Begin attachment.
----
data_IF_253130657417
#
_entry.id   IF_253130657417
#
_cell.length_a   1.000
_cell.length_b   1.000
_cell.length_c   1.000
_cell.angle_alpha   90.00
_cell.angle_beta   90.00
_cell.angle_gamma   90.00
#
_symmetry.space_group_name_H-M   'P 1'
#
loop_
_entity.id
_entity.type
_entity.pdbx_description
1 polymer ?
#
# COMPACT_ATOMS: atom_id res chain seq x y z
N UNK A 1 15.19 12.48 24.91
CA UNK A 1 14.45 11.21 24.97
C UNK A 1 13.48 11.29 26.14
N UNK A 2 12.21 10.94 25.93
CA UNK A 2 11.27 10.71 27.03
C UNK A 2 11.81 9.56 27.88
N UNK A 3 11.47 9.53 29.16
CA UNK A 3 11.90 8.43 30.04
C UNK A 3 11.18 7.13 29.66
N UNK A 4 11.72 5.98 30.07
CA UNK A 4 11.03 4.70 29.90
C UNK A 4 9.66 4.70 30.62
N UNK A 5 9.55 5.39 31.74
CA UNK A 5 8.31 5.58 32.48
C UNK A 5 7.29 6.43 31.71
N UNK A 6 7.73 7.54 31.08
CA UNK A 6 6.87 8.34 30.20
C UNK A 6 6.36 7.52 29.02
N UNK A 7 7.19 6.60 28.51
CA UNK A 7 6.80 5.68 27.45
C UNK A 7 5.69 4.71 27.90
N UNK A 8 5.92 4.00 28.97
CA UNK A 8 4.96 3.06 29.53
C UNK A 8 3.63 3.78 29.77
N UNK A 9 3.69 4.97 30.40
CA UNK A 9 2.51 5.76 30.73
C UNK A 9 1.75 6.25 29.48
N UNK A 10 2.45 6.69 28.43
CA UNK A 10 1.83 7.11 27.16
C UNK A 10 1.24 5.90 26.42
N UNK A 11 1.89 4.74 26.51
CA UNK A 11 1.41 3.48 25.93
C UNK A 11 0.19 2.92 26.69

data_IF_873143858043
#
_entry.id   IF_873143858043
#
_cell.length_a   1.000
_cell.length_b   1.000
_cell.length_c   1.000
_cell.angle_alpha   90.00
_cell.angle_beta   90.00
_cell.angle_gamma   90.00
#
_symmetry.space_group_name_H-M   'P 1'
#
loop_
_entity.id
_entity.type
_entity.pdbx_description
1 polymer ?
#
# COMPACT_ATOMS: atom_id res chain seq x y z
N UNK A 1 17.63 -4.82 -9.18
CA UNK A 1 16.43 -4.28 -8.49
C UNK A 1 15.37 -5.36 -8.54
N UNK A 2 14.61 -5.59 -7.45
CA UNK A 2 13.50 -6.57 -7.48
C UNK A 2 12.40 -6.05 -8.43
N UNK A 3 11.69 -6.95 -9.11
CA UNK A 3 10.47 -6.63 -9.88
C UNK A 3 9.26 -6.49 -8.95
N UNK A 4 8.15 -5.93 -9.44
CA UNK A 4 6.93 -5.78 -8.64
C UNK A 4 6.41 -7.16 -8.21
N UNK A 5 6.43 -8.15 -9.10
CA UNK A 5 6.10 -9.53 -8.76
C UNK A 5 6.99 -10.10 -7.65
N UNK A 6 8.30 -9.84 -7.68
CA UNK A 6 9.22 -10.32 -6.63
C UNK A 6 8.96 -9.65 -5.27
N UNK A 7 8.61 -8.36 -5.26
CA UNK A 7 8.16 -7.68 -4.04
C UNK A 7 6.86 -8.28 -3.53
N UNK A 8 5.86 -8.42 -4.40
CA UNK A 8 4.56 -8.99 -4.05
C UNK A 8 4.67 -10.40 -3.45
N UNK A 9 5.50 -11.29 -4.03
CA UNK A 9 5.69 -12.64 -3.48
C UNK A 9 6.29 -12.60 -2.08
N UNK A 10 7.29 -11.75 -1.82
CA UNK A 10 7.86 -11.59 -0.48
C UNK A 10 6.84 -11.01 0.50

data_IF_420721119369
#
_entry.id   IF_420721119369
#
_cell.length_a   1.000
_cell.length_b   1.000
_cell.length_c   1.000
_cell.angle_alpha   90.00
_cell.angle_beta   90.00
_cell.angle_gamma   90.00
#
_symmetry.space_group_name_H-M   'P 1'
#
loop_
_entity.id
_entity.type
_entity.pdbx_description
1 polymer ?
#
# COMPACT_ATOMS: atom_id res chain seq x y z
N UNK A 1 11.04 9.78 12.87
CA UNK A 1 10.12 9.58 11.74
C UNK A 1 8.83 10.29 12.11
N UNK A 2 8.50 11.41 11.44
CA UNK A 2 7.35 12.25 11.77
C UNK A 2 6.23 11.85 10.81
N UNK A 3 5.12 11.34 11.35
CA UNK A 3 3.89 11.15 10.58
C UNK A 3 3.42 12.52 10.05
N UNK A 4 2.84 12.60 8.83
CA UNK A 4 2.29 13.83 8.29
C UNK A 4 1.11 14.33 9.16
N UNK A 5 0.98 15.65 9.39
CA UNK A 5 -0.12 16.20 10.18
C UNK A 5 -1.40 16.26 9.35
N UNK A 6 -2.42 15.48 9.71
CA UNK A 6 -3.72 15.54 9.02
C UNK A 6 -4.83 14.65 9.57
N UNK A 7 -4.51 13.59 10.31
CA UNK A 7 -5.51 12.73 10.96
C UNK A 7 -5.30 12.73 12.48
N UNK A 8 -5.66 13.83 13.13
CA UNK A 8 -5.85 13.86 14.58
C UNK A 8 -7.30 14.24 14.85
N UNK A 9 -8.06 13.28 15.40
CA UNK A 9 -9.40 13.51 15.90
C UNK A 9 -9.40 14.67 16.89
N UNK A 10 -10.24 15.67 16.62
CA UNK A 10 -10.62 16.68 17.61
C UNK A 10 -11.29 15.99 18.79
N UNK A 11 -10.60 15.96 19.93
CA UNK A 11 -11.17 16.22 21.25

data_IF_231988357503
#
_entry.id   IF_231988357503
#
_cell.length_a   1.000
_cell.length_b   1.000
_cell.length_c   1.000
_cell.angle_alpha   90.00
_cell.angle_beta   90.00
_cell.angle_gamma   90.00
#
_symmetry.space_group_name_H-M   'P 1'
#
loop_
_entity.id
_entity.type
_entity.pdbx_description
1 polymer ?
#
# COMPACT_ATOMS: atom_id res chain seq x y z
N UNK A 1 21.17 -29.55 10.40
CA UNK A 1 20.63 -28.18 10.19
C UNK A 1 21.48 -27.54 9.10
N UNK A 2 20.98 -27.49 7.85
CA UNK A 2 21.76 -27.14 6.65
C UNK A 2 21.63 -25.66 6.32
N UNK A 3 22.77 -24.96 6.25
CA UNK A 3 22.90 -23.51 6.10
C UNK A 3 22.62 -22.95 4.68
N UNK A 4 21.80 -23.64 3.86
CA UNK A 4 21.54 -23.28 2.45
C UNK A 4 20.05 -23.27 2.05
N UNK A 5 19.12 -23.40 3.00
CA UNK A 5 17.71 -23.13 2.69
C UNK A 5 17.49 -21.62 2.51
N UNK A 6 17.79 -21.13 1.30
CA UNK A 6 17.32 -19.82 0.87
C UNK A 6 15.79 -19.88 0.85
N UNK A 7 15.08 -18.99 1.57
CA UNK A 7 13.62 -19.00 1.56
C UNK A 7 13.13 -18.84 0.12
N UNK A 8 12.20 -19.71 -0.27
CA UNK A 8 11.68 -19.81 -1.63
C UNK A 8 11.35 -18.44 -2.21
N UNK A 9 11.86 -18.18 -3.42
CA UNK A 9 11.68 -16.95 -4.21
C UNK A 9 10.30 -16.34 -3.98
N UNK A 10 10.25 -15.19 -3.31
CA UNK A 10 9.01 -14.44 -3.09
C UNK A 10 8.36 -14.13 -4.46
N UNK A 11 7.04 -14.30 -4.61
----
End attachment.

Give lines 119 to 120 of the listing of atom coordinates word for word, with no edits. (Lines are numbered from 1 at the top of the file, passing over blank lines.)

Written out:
_entity.type
_entity.pdbx_description